I had recently read an article in the RPS magazine about Daan’s “F” panel, which was very interesting, though I was a bit disappointed that the images were so small in the article. It was so good to hear the whole story yesterday and how much time and effort had gone into his entry. I particularly enjoyed the AV which was very impressive (and sobering) and it was great to be able not only to see the images but, (on a lighter note) see how some of them were achieved.

What came after the break was just fun. What a great idea to ask members to select one or two of their images and tell us why they had chosen them. very enjoyable.

Finally. how good to see Carol’s image in situ in FPH. Well done, Carol, it looks amazing, and what good publicity for the club.

Carol with the Frimley Park Hospital staff most involved in the use of this mental health emergency waiting room

Cutting the tape

My thanks to all the participants last night for a very interesting and enjoyable evening.’

And MY thanks to our guest bloggers as well as to all the contributors to the evening and to Dave for dealing with projected images in files he’d never seen before!


The Social Event of the Year

I had every intention of getting other members to write this, but then ran out of time to ask them – so please add your own comment to the photos below provided by Alan. I hope a good time was had by all and that everyone has continued to enjoy Christmas in their preferred way. Here’s to a Guid New Year in 2019 – both personally and for the Club.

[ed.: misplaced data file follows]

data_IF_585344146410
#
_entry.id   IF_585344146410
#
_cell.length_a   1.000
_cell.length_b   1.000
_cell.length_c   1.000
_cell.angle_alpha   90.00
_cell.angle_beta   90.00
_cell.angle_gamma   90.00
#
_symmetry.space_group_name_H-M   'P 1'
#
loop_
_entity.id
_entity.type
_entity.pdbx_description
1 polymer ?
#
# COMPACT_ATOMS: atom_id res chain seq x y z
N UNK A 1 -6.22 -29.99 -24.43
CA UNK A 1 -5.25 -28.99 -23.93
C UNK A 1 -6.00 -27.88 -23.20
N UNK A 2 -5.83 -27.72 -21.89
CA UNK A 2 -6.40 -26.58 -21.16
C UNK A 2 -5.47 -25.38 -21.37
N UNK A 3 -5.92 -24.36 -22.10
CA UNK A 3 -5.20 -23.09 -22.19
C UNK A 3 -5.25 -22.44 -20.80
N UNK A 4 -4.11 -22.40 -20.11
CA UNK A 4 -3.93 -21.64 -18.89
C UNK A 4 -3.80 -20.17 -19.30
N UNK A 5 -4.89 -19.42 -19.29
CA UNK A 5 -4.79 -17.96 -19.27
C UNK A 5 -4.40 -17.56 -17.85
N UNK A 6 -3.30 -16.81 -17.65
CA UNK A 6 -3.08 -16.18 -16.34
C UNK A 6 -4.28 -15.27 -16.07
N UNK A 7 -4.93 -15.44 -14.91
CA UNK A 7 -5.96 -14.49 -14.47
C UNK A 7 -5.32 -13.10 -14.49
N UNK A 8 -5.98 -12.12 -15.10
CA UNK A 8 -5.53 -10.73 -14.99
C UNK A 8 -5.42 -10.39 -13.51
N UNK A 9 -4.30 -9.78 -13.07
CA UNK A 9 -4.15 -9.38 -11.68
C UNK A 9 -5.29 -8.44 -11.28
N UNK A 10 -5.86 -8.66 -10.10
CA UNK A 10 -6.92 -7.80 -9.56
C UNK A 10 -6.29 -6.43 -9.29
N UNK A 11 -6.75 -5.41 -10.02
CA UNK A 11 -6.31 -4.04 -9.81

St. Christopher Trophy 2018

Just over forty prints were assessed and commented on in a very measured and even leisurely way by Caroline  Colgate. Please click here for the judge critique.

Congratulations to Daan, Carol and Pauline on their placed images and to those whose images were commended and highly commended. Full details will follow.

Here are the top three images:

Daan Olivier

Woodland Mist Rising
Carol Drew

Woodland waltz
Pauline Dobler

After the awards had been announced there was time to have each of the photographers say a little about their image.

Daan explained that his was a compilation of a number of different images taken in Flanders a few weeks ago. The sand dunes had become an island lake and the tree which was in a cornfield had seemed to be on a promontory. And we all thought it was a straight high key shot!! We should have known…..!